Billy has got his mind made up that he’s a Christian, and for him, that settles it. There’s no need to consider how much he knows about Jesus or his teachings—or how much he understands them. There’s no need to weigh out whether he has learned to reason like Jesus or treat people like Jesus. There’s no need to survey himself as to how much be believes each one of Jesus’ teachings is true and accurate and desirable. There’s no need to consider his failures, and the number of times he does in fact not act like Jesus, nor according to his teachings.
No, he is a Christian, he thinks, precisely because he thinks he is, and there’s no need to survey God’s opinion in the matter—nor Jesus’, nor to compare himself to the standards taught by the apostles in the Bible documents.
Could it be that because Jesus is far away, and is not now holding court here on Earth—and is not living in Billy’s town—that this is why it’s so easy for Billy to take such an unaccountable view of his own religion? Could he stand the heat that the apostles endured when they were near Jesus daily for those years? Could he take the correction and the training, and the rebukes when they came? It doesn’t seem so.
No, Billy is more like someone “identifying” as a this or a that, apart from the actual reality of the matter, than he is like the Christians in the Bible were taught and expected to behave. He has learned some new sensibility about it all, original to what is in the Bible–different from it. He does not consider what he owes, but only that he is himself owed—grace and forgiveness and forbearance and all manner of latitude and patience. And the more of it he requires, the more he credits himself, as with some virtue.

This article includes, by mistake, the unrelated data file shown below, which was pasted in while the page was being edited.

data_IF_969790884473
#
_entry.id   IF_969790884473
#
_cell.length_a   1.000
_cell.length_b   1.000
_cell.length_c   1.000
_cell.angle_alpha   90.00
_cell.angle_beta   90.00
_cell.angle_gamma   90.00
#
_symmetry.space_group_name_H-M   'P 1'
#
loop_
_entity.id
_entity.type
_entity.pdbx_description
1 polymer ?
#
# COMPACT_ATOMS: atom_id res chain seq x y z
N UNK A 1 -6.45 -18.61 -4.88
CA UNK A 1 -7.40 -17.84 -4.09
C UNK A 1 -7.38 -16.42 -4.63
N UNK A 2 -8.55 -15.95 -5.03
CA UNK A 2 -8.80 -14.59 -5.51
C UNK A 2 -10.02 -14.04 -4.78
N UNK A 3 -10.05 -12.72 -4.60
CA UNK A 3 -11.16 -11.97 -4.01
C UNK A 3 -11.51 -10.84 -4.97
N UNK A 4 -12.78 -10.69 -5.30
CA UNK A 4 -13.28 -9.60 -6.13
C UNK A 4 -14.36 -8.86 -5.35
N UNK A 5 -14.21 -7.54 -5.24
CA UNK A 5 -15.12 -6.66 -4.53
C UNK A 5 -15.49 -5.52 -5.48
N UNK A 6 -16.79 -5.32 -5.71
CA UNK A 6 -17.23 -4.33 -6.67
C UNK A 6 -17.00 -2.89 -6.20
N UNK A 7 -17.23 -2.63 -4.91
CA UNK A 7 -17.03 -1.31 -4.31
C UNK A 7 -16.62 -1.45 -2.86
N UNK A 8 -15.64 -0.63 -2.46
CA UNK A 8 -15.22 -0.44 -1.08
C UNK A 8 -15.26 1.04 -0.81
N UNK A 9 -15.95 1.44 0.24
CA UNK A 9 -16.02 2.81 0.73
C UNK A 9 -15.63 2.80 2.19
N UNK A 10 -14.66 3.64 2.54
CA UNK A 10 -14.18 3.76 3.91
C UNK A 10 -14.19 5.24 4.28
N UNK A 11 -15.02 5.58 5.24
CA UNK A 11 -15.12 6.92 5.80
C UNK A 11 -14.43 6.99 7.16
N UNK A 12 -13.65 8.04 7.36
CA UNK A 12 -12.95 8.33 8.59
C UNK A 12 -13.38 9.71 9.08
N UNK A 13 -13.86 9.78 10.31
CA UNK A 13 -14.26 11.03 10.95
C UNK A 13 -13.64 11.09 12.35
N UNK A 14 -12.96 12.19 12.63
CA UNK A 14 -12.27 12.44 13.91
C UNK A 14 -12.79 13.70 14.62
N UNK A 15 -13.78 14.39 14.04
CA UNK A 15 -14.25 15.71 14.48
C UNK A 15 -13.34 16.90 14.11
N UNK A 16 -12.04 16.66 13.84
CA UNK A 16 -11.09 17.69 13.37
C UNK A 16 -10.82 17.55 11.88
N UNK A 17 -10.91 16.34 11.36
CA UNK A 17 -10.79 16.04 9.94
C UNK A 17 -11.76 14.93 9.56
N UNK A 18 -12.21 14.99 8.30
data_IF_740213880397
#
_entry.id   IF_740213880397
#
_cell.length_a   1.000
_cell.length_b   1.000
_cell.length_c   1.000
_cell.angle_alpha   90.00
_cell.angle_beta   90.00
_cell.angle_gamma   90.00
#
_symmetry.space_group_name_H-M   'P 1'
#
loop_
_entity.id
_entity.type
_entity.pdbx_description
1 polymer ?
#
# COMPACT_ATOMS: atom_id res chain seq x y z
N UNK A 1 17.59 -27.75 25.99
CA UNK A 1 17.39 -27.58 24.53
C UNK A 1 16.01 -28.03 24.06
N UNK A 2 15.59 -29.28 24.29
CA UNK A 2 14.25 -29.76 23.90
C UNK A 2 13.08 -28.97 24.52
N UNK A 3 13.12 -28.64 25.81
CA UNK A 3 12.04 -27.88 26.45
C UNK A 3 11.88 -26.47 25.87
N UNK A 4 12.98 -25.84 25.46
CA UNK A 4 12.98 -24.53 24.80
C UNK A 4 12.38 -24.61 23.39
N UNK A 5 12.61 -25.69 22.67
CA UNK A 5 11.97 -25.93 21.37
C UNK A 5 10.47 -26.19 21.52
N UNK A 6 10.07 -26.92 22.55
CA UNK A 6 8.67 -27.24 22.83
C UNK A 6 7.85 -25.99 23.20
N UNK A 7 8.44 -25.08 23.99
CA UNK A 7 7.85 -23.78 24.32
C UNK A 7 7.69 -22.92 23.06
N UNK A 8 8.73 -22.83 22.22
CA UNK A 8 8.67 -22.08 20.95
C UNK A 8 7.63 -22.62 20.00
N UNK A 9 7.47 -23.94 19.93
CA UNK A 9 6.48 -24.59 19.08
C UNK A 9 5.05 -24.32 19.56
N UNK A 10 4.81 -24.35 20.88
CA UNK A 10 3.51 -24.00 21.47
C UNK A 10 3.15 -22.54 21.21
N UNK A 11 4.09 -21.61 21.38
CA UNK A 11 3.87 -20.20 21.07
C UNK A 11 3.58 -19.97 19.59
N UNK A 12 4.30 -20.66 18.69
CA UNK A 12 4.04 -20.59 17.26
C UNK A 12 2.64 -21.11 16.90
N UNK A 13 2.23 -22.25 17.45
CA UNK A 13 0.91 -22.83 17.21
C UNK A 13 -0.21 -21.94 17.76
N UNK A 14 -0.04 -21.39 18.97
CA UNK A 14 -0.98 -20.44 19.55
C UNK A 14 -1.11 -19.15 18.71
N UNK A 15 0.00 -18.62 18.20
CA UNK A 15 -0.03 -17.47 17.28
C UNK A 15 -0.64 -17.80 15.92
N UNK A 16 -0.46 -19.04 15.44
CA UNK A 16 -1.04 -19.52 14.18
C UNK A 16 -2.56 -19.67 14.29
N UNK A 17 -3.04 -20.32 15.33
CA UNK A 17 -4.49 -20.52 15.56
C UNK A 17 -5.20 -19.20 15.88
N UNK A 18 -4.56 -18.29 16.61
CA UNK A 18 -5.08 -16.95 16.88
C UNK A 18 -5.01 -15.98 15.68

Indeed, he has even learned to see his own hardships as credits to his account—as worthy excuses with which to fend off accountability for his bad actions. If you press him hard enough about his bad behaviors, you’ll soon hear a litany of all the hardships he endures, as if this exempts him from the need of, or even from the desire for, virtue.
Billy and I disagree considerably as to what one might expect in a post-life interview with Jesus. I expect to be held accountable for my behaviors—to have to give an answer, and to be rightfully humbled by God’s undeniable role as the Judge of all, knowing that he has every right to reject me for my sins if he does not find me worthy, all things considered, to enjoy eternal life with him. I recognize that he is the judge, and not me. It is not up to me to decide. I recognize that he is the one–in his supreme wisdom–whose job it is to decide what to do with me. And further, that this is the best possible arrangement—better than if someone lesser being should be the judge.
But to Billy, my talk of leaving it up to God will seem misguided and ignorant and stupid. To him, he is assured of eternal life, precisely because he tells himself as much. And to question that belief is exactly what he would call “unfaithful”. So he gives himself imaginary faith points every time he resists the urge to give careful thought to his ways. And so he has got himself shuttered in, shielded from the greater part of accountability and learning and maturation. And if you press him on this, he will come after you, for he has not learned to be teachable, nor to see the value in it.